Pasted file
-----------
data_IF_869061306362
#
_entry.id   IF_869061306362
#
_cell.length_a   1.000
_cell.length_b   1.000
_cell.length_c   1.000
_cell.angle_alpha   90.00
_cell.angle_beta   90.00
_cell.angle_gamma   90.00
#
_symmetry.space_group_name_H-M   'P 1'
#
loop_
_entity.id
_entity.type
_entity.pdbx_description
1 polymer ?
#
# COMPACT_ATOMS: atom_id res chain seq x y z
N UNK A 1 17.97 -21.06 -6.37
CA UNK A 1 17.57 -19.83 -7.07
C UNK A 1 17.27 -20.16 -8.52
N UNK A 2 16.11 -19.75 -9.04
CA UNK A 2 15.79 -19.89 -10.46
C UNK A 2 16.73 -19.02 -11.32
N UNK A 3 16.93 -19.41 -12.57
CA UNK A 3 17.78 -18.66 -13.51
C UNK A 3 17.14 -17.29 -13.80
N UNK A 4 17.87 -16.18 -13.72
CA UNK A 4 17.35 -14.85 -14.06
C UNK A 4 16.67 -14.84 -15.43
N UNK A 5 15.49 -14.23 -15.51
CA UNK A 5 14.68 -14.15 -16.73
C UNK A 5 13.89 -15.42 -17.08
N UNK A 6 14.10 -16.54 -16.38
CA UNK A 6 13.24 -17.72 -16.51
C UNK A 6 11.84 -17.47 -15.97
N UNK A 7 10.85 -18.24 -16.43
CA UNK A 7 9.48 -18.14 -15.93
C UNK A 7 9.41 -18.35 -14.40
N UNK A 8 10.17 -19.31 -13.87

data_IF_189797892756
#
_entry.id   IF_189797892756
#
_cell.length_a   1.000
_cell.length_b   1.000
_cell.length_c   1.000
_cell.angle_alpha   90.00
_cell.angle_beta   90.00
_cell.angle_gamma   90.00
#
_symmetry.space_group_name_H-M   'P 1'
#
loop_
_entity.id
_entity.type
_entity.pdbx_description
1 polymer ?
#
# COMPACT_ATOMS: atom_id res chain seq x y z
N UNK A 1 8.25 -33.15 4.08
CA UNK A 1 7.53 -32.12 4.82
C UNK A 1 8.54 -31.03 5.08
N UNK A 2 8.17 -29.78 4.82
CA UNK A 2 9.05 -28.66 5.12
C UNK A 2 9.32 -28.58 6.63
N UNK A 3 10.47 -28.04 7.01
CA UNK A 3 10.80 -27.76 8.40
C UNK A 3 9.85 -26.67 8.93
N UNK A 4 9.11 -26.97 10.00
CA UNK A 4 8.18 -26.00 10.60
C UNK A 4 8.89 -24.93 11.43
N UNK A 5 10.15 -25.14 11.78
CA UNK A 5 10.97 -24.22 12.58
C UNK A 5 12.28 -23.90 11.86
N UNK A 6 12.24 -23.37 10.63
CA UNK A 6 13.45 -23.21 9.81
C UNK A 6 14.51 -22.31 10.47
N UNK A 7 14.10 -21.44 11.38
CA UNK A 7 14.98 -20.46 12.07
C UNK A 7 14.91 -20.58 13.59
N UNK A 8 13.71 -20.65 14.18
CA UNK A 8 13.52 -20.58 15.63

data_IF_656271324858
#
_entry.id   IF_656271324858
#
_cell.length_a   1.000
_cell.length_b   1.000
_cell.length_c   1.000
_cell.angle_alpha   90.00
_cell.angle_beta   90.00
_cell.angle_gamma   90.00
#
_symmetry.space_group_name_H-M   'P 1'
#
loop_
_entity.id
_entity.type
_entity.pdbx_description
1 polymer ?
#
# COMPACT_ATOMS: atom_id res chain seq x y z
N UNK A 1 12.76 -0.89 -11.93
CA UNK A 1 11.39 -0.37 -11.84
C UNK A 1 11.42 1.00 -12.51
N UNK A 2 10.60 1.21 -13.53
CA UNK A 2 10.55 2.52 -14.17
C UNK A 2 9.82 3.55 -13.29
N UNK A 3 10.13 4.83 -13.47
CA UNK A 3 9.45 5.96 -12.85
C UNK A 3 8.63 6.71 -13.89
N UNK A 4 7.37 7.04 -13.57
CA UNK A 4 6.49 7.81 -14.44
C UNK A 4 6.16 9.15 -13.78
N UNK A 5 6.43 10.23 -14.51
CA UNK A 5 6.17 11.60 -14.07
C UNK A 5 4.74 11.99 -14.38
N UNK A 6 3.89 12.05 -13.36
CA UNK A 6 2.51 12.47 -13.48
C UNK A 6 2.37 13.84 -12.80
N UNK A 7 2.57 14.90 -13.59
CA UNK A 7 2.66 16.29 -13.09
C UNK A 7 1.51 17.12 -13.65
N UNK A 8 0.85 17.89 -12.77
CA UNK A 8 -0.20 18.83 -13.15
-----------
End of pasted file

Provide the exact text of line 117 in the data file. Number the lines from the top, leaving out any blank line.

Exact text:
C UNK A 4 6.16 9.15 -13.78